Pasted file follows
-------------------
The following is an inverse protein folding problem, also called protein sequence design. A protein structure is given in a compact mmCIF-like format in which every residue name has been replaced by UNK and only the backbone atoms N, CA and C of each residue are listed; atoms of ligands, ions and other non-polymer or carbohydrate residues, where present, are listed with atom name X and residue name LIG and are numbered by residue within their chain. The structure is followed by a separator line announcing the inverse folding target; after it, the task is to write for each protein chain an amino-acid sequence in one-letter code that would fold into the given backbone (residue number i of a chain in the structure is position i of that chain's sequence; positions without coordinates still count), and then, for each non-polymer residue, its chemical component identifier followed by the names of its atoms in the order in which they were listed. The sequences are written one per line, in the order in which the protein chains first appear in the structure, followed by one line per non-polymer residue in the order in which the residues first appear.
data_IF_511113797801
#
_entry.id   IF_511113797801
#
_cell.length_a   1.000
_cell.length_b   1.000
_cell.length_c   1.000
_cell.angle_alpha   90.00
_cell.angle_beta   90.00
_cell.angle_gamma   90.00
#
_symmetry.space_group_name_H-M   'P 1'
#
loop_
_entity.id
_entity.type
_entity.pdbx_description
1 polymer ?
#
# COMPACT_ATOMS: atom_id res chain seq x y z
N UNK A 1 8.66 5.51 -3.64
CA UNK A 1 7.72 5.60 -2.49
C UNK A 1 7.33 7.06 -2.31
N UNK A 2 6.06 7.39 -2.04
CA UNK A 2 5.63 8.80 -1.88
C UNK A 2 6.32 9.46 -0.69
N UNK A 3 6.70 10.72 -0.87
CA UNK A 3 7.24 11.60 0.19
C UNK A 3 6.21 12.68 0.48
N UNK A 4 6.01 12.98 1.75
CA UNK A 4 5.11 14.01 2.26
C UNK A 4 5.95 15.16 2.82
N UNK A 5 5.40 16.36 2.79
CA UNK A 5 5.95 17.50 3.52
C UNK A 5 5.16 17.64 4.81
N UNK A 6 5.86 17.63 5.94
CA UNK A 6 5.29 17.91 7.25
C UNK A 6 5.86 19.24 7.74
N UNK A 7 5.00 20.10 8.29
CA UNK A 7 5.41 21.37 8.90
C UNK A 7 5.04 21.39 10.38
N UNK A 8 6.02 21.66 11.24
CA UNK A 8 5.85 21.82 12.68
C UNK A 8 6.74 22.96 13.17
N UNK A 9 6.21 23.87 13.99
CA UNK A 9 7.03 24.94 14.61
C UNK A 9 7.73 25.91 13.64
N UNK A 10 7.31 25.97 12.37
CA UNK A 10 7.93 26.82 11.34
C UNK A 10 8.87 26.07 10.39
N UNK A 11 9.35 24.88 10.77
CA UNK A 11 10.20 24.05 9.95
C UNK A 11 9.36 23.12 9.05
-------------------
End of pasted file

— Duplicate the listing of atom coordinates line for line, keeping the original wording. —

The following is an inverse protein folding problem, also called protein sequence design. A protein structure is given in a compact mmCIF-like format in which every residue name has been replaced by UNK and only the backbone atoms N, CA and C of each residue are listed; atoms of ligands, ions and other non-polymer or carbohydrate residues, where present, are listed with atom name X and residue name LIG and are numbered by residue within their chain. The structure is followed by a separator line announcing the inverse folding target; after it, the task is to write for each protein chain an amino-acid sequence in one-letter code that would fold into the given backbone (residue number i of a chain in the structure is position i of that chain's sequence; positions without coordinates still count), and then, for each non-polymer residue, its chemical component identifier followed by the names of its atoms in the order in which they were listed. The sequences are written one per line, in the order in which the protein chains first appear in the structure, followed by one line per non-polymer residue in the order in which the residues first appear.
data_IF_511113797801
#
_entry.id   IF_511113797801
#
_cell.length_a   1.000
_cell.length_b   1.000
_cell.length_c   1.000
_cell.angle_alpha   90.00
_cell.angle_beta   90.00
_cell.angle_gamma   90.00
#
_symmetry.space_group_name_H-M   'P 1'
#
loop_
_entity.id
_entity.type
_entity.pdbx_description
1 polymer ?
#
# COMPACT_ATOMS: atom_id res chain seq x y z
N UNK A 1 8.66 5.51 -3.64
CA UNK A 1 7.72 5.60 -2.49
C UNK A 1 7.33 7.06 -2.31
N UNK A 2 6.06 7.39 -2.04
CA UNK A 2 5.63 8.80 -1.88
C UNK A 2 6.32 9.46 -0.69
N UNK A 3 6.70 10.72 -0.87
CA UNK A 3 7.24 11.60 0.19
C UNK A 3 6.21 12.68 0.48
N UNK A 4 6.01 12.98 1.75
CA UNK A 4 5.11 14.01 2.26
C UNK A 4 5.95 15.16 2.82
N UNK A 5 5.40 16.36 2.79
CA UNK A 5 5.95 17.50 3.52
C UNK A 5 5.16 17.64 4.81
N UNK A 6 5.86 17.63 5.94
CA UNK A 6 5.29 17.91 7.25
C UNK A 6 5.86 19.24 7.74
N UNK A 7 5.00 20.10 8.29
CA UNK A 7 5.41 21.37 8.90
C UNK A 7 5.04 21.39 10.38
N UNK A 8 6.02 21.66 11.24
CA UNK A 8 5.85 21.82 12.68
C UNK A 8 6.74 22.96 13.17
N UNK A 9 6.21 23.87 13.99
CA UNK A 9 7.03 24.94 14.61
C UNK A 9 7.73 25.91 13.64
N UNK A 10 7.31 25.97 12.37
CA UNK A 10 7.93 26.82 11.34
C UNK A 10 8.87 26.07 10.39
N UNK A 11 9.35 24.88 10.77
CA UNK A 11 10.20 24.05 9.95
C UNK A 11 9.36 23.12 9.05